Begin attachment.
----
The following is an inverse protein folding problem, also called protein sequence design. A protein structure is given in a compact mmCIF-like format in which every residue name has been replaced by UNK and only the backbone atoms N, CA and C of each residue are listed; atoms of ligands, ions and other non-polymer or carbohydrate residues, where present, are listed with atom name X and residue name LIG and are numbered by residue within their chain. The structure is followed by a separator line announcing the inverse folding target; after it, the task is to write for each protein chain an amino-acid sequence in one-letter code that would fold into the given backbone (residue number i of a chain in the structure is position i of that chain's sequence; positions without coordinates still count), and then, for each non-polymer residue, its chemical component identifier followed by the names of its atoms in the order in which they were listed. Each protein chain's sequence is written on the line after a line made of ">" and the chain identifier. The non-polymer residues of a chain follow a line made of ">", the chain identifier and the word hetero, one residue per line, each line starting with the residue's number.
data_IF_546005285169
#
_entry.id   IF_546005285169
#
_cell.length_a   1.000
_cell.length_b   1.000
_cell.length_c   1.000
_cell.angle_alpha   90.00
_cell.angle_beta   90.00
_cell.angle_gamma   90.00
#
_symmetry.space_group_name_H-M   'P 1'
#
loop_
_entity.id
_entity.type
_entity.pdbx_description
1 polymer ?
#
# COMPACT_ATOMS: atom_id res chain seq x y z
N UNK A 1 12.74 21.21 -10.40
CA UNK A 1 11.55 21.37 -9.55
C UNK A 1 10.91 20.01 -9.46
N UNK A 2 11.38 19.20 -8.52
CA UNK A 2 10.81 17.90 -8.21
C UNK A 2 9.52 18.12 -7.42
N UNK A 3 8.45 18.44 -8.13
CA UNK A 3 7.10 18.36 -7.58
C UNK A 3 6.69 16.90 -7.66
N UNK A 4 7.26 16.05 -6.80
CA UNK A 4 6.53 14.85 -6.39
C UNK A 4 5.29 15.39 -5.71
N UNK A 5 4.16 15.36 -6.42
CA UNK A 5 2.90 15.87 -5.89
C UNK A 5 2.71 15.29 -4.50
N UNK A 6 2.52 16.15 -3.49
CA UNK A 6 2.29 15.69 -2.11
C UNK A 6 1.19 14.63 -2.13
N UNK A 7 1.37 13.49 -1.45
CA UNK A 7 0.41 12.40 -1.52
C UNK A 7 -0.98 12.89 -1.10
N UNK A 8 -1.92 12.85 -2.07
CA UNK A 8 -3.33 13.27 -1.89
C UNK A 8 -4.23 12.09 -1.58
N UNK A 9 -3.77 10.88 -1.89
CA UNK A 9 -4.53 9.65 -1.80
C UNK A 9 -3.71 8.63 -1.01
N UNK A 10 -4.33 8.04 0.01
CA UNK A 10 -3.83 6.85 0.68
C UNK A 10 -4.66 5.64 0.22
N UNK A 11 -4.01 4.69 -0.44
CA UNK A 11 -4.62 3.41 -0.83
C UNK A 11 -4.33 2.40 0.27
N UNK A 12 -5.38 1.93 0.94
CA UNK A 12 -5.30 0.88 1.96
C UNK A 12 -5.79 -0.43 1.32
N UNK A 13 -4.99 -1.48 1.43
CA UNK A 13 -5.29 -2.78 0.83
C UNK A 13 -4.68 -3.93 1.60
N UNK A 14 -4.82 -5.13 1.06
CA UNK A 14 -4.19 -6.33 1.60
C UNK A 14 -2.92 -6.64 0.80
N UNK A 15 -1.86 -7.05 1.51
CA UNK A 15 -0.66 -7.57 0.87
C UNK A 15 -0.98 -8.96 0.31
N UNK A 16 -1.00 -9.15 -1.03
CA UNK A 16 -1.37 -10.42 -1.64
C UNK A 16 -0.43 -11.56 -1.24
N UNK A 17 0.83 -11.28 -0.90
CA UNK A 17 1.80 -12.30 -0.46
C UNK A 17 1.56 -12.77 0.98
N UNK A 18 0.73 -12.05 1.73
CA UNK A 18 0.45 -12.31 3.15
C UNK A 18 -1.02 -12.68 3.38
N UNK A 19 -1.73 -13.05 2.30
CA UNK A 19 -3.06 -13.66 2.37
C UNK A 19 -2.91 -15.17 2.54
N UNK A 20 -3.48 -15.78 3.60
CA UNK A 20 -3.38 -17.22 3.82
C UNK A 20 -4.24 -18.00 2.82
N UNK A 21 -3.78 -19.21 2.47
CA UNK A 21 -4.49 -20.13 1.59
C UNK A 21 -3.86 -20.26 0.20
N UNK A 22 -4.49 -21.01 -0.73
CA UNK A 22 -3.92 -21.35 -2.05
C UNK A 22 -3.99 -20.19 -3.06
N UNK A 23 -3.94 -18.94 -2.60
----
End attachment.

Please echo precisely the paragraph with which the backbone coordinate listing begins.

The following is an inverse protein folding problem, also called protein sequence design. A protein structure is given in a compact mmCIF-like format in which every residue name has been replaced by UNK and only the backbone atoms N, CA and C of each residue are listed; atoms of ligands, ions and other non-polymer or carbohydrate residues, where present, are listed with atom name X and residue name LIG and are numbered by residue within their chain. The structure is followed by a separator line announcing the inverse folding target; after it, the task is to write for each protein chain an amino-acid sequence in one-letter code that would fold into the given backbone (residue number i of a chain in the structure is position i of that chain's sequence; positions without coordinates still count), and then, for each non-polymer residue, its chemical component identifier followed by the names of its atoms in the order in which they were listed. Each protein chain's sequence is written on the line after a line made of ">" and the chain identifier. The non-polymer residues of a chain follow a line made of ">", the chain identifier and the word hetero, one residue per line, each line starting with the residue's number.